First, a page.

Again, “less” doesn’t necessarily mean “fewer words” — there are times when it’s important to explain things at length. The goal isn’t to be brief for the sake of being brief, but to provide maximum value per word. To do that, you must understand what is important about what you’re trying to convey, redraft it about a dozen times, and be willing to kill your darlings to create a stronger final draft. Like an archeologist using a tiny brush to unearth a relic at a crushingly slow pace, you must set aside your pride and carefully remove everything obscuring the treasure.
3: Remember the Bigger Picture
In the game Cook, Serve, Delicious! 3?!, the silent protagonist is accompanied by two robot companions for a trip through a future dystopian USA. When they first meet the player character, one of these robots, named Whisk, recognizes them immediately and enthuses “I’m a huge fan!” Later, Whisk is completely ignorant of several very basic facts about the player character’s history that a self-proclaimed huge fan absolutely would know.
I realized this inconsistency too late. The script had already been written, recorded, and implemented into the game, so I anxiously waited for players to take to social media to make fun of our error.
As far as I’m aware, nobody has called this out. Looking back, it was silly of me to worry so much about such a minor detail because the strengths of the scene outweighed any weaknesses. I wasn’t thinking about the bigger picture.
You see, the scene in which Whisk appears oddly ignorant was designed to educate players on the events of the previous two games. Whisk’s role in the larger story is to provide exposition about each area the player enters. To make Whisk more interesting, we looked for opportunities for her to react to information instead of providing it. Thus, when planning this scene, we opted for the other robot to exposit what happened in the previous games while Whisk reacted like a captivated audience member. The result is an entertaining recap for players unfamiliar with the previous games, not an embarrassing mischaracterization.
It’s easy to get stuck on small details. Heck, sometimes I get so caught up trying to provide maximum value per word that I obsess over a single sentence for half an hour. Because writing is art and art is subjective, there is never a correct or flawless way to write something. Eventually, the thing you’re working on has to be finished.
When you find yourself obsessing over details, try to take a step back and think about the bigger picture. Ask yourself, what is the point of the story you’re telling? What is the intent of the news you’re sharing? What is the feeling you’re trying to create with your marketing? Sometimes it takes an imperfect piece to make a perfect whole.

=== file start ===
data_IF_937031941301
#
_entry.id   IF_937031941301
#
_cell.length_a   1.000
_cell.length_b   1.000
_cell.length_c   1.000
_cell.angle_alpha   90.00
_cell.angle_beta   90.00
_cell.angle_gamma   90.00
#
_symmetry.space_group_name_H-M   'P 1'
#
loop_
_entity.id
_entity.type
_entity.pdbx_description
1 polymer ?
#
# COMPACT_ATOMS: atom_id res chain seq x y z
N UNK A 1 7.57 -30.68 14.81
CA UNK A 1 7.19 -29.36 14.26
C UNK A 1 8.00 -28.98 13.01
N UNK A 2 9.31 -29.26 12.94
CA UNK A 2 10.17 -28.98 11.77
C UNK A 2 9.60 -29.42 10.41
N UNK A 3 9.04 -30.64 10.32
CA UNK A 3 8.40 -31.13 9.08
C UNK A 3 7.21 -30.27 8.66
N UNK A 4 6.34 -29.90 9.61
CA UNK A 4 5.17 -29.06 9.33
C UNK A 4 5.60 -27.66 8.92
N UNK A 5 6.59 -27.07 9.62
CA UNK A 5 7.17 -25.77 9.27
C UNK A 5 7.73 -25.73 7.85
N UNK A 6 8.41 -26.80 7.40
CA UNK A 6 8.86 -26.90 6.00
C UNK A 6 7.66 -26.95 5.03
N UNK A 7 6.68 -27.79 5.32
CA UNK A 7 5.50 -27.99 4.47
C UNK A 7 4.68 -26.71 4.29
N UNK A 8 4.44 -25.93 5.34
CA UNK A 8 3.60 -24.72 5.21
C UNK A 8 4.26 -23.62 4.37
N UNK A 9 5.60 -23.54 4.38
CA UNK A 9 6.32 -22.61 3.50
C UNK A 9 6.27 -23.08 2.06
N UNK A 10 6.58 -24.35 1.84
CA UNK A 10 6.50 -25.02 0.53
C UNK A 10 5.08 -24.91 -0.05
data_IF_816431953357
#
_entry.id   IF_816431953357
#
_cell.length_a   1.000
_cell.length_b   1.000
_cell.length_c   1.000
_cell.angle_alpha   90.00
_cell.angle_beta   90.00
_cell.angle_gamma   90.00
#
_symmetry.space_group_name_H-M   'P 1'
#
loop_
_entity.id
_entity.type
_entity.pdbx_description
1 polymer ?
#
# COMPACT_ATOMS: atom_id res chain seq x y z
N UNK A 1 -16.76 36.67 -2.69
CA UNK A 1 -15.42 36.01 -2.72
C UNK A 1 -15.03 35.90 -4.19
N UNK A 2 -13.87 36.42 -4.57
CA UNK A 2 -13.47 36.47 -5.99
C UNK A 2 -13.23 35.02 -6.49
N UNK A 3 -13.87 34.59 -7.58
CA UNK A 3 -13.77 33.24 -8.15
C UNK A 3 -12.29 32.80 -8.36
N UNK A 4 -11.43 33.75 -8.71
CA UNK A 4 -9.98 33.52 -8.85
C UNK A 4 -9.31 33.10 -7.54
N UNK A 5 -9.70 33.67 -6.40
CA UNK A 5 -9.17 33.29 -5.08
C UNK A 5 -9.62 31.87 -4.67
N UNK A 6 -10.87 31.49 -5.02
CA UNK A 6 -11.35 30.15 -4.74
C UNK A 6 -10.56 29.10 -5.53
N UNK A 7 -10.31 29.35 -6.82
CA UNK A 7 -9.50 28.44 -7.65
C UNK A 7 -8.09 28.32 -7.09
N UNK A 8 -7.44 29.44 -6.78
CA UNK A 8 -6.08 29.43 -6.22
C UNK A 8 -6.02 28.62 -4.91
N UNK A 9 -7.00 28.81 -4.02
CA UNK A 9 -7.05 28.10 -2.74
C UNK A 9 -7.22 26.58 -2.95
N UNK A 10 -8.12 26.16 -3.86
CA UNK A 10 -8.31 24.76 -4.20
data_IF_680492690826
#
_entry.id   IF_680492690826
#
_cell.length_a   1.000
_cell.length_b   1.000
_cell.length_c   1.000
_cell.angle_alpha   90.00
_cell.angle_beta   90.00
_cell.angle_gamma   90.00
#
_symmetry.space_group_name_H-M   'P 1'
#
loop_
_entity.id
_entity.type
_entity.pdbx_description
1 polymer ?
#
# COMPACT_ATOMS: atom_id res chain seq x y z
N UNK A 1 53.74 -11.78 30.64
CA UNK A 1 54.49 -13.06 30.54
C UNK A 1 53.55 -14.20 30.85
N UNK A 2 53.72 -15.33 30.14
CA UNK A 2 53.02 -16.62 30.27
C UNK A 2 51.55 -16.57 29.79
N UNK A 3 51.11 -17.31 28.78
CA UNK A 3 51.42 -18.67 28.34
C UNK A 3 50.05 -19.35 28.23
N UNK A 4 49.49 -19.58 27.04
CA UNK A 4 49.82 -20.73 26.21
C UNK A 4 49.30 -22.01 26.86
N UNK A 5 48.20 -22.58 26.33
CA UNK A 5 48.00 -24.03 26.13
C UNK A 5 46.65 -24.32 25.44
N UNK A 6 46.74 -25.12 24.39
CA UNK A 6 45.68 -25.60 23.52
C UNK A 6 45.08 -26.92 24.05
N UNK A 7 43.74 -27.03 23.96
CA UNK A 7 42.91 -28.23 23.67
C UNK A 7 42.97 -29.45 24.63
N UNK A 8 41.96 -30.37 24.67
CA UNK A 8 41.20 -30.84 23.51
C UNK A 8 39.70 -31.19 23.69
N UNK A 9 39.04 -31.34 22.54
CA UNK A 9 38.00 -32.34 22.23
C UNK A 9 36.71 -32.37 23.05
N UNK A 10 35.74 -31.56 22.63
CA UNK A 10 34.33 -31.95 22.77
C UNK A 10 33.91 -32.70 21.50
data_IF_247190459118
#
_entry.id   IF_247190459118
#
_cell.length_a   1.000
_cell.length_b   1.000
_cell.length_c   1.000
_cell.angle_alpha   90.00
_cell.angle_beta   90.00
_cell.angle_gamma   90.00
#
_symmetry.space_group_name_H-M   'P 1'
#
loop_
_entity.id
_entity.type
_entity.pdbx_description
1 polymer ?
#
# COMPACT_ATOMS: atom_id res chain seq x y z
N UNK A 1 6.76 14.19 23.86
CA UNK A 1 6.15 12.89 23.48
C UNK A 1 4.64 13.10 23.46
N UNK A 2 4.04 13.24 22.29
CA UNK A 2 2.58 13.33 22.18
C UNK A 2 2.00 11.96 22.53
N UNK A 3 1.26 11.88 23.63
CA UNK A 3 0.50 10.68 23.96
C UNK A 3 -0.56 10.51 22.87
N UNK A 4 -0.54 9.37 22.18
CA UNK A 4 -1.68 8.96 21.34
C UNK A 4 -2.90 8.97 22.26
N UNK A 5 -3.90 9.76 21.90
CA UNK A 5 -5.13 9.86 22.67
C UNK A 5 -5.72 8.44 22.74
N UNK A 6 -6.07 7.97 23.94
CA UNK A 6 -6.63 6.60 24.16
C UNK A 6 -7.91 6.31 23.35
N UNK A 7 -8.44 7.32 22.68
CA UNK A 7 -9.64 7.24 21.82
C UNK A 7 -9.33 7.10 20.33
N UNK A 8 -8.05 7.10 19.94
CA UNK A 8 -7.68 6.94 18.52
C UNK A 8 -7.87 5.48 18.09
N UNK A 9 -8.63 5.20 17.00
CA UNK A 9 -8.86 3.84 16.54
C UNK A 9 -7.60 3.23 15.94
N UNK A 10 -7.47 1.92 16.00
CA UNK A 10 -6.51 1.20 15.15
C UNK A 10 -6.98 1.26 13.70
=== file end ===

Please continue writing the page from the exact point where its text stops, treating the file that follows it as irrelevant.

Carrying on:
Quick Tips for New Writers
Okay, so you’ve made it this far and what I said was super interesting but maybe you’re new to writing and what you’re looking for are solid technical tips. In that case, here you go:
Outline your plan: Before I do any writing, I create an outline. Whether it’s a short list of ideas or a detailed beat-for-beat multi-column outline in a spreadsheet, nothing makes it easier to write fast than to start with a plan. For larger projects, I update the outline to match the current version of the project for quick reference (and to keep the bigger picture in mind!).
Switch it up: Variety is the spice of life, so use every tool at your disposal where it makes sense. Use a combination of paragraphs, lists, and images in news posts. Include a mixture of comedy, drama, horror, and adventure in stories. Don’t be afraid to experiment.
Take advantage of writing tools: Spellcheck is great, but it’s just a start. Use any of the many free writing tools like Grammarly or Hemingway Editor to analyze your writing and identify your strengths and weaknesses.
Don’t go alone: Writing shouldn’t be a solo endeavor. If you can’t get a co-writer, at least enlist the help of a friend or colleague to take a look at your writing and give their honest feedback. Think about any potential problems they identify (not necessarily their proposed solutions) and be ready to kill your darlings and learn from your mistakes.
Read about writing: Subscribe to blogs, follow writing communities that share articles, and read books to learn the technical craft. For storytelling, I gravitate toward books on screenwriting because they break it down to a science. I recommend The Anatomy of Story and Save the Cat (I’ve also heard great things about Story). StudioBinder also has a great explanation of Dan Harmon’s Story Circle.
How To Write a Game is a free publication written by Ryan Matejka, an organic human who loves to write. If you like this, please consider making a small donation.